Summary and Info
Statistical analysis typically involves applying theoretically generated techniques to the description and interpretation of collected data. In this text, theory, application and interpretation are combined to present the entire biostatistical process for a series of elementary and intermediate analytic methods. The theoretical basis for each method is discussed with a minimum of mathematics and is applied to a research data example using a computer system called S-PLUS. This system produces concrete numerical results and increases one's understanding of the fundamental concepts and methodology of statistical analysis.Combining statistical logic, data and computer tools, the author explores such topics as random number generation, general linear models, estimation, analysis of tabular data, analysis of variance and survival analysis. The end result is a clear and complete explanation of the way statistical methods can help one gain an understanding of collected data. Modern Applied Biostatistical Methods is unlike other statistical texts, which usually deal either with theory or with applications. It integrates the two elements into a single presentation of theoretical background, data, interpretation, graphics, and implementation. This all-around approach will be particularly helpful to students in various biostatistics and advanced epidemiology courses, and will interest all researchers involved in biomedical data analysis. This text is not a computer manual, even though it makes extensive use of computer language to describe and illustrate applied statistical techniques. This makes the details of the statistical process readily accessible, providing insight into how and why a statistical method identifies the properties of sampled data. The first chapter gives a simple overview of the S-PLUS language. The subsequent chapters use this valuable statistical tool to present a variety of analytic approaches.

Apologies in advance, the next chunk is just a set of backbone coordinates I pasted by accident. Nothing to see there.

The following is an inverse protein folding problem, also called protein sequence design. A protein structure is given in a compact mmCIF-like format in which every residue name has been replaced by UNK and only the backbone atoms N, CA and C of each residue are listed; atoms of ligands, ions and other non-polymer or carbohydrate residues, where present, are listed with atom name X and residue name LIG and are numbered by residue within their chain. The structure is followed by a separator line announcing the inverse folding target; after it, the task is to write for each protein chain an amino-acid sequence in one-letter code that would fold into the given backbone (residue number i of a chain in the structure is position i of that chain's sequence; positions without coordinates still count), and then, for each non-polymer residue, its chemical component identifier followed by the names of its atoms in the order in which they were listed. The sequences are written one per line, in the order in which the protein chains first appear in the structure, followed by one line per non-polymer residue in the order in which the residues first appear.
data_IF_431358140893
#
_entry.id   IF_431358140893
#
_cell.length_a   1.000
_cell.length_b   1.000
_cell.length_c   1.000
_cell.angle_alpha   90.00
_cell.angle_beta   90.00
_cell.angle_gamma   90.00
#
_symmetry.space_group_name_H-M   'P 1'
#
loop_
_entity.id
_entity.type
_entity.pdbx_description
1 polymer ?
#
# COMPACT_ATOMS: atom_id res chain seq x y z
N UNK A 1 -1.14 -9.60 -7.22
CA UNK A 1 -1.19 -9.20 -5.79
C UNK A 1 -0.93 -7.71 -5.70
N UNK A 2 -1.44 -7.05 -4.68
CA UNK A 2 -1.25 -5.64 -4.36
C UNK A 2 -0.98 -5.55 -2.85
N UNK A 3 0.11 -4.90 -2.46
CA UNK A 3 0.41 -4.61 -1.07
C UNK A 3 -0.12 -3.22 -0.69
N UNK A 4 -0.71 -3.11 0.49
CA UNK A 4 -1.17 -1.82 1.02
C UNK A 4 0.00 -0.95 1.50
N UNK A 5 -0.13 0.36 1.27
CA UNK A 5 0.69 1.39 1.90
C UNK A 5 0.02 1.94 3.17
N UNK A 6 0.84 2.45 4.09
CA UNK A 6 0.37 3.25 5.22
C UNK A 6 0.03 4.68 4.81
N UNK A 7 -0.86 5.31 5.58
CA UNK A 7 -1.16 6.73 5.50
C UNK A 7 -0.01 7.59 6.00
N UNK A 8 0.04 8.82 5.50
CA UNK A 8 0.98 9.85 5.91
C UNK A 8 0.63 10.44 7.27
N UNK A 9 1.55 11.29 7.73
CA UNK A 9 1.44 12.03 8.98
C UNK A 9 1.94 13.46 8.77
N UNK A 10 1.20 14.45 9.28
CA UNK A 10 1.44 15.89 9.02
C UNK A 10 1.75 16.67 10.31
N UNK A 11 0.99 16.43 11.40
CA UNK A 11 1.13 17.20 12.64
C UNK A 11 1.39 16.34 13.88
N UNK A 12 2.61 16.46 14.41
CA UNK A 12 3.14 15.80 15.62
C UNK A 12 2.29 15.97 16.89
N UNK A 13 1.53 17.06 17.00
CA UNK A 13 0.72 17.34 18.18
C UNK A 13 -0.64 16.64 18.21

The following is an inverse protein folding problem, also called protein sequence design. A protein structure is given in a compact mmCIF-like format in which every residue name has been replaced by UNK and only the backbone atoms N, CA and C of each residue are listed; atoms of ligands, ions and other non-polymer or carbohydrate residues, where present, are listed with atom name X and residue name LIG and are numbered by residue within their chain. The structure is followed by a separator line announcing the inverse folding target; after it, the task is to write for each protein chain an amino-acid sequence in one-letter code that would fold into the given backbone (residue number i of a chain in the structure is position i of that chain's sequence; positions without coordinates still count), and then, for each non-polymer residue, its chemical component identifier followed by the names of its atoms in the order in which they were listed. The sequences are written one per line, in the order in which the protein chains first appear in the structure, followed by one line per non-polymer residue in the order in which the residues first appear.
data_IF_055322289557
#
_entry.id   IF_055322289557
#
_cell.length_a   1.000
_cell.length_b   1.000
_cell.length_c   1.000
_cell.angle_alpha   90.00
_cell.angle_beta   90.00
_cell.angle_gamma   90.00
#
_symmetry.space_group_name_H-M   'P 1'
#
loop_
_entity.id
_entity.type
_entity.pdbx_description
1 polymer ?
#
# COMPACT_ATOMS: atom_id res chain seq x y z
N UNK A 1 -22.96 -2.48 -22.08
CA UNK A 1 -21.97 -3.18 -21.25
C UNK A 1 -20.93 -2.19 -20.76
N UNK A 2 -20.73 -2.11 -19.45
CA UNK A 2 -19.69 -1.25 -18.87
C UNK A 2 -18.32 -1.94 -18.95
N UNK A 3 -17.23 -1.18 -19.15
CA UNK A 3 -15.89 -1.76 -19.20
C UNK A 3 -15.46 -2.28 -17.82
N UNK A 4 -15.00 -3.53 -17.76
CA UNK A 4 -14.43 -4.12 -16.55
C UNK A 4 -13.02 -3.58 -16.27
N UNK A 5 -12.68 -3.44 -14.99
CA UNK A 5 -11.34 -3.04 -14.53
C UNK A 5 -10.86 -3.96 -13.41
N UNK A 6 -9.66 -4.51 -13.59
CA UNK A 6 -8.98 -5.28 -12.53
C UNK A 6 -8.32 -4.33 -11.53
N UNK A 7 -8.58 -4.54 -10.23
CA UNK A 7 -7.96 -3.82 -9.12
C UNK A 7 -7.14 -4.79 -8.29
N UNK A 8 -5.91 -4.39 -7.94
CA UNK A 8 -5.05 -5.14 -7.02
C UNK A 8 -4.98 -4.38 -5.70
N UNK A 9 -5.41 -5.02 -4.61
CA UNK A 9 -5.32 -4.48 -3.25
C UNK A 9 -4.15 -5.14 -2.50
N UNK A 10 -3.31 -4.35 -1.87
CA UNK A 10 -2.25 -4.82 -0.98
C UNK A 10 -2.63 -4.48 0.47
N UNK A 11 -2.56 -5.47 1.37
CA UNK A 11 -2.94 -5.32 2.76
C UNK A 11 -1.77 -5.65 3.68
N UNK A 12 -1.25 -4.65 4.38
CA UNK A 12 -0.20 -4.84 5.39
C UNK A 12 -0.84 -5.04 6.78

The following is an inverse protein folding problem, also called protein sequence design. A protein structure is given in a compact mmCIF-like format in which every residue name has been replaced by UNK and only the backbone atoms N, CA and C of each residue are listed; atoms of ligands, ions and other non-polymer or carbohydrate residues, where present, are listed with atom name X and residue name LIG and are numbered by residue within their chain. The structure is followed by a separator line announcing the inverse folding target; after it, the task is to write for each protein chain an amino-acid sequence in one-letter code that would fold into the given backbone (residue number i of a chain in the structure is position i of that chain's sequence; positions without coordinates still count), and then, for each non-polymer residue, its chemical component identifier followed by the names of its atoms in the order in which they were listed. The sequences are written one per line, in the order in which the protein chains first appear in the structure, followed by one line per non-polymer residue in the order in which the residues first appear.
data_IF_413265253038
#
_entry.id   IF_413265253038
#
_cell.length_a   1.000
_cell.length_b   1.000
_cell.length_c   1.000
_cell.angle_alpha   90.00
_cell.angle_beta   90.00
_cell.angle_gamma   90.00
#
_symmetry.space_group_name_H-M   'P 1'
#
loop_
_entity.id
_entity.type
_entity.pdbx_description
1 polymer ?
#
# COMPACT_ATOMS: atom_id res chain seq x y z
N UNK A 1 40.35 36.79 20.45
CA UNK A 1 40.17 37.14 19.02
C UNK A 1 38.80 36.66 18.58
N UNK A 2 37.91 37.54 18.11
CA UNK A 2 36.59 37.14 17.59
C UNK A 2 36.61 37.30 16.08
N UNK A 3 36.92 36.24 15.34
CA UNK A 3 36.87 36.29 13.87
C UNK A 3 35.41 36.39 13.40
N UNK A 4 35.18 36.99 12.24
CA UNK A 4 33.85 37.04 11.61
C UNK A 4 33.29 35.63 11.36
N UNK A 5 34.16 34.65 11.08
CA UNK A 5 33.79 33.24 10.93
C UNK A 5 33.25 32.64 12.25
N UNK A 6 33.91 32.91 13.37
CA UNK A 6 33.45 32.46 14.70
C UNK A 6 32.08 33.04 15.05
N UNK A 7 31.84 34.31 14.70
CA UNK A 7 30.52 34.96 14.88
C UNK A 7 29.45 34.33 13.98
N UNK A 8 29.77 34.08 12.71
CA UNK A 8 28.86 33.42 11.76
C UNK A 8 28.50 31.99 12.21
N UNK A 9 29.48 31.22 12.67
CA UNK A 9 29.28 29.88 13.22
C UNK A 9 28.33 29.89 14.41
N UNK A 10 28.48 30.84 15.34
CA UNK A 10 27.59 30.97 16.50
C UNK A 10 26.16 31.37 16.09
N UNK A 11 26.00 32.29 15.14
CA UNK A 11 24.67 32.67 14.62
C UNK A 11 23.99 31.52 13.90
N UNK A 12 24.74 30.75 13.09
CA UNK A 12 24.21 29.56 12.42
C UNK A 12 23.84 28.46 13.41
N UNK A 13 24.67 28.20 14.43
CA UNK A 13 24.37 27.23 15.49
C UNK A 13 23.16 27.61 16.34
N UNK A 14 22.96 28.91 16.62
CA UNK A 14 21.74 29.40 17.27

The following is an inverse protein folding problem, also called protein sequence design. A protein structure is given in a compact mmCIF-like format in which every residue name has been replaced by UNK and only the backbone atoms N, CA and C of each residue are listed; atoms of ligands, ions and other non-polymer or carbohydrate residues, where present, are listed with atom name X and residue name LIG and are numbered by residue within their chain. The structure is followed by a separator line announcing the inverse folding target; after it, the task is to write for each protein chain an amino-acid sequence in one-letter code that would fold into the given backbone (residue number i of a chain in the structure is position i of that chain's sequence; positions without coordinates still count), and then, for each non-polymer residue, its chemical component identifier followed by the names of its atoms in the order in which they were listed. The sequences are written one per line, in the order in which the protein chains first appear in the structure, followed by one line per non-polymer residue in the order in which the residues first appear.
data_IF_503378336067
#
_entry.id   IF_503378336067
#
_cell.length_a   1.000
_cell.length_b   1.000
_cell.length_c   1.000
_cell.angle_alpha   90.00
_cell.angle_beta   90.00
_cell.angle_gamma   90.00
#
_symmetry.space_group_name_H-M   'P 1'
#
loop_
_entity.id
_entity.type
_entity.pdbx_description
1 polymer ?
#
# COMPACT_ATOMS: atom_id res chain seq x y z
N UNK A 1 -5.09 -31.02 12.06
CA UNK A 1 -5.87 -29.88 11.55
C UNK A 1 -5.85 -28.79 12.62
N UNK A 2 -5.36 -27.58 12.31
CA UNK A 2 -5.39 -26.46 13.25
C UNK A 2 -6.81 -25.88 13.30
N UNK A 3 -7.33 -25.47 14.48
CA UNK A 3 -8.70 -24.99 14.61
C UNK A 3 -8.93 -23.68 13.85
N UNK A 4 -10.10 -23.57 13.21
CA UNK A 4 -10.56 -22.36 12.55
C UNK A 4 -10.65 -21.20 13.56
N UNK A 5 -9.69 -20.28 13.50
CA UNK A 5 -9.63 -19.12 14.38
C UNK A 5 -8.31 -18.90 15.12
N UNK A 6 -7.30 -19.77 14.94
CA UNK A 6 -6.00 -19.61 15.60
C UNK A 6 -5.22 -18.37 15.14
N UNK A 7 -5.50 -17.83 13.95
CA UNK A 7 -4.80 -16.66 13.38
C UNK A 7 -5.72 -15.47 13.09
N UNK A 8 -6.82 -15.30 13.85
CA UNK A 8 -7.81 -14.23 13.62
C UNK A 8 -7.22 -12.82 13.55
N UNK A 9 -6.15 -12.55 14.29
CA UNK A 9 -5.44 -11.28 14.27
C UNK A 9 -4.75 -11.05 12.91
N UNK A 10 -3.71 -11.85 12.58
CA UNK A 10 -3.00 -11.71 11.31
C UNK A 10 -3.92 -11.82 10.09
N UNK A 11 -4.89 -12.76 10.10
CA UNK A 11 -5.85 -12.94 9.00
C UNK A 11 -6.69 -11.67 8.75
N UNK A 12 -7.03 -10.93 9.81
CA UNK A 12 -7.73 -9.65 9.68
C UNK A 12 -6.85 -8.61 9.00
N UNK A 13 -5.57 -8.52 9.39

More About the Author
Steve Selvin (born 1941) is a professor of biostatistics at UC Berkeley.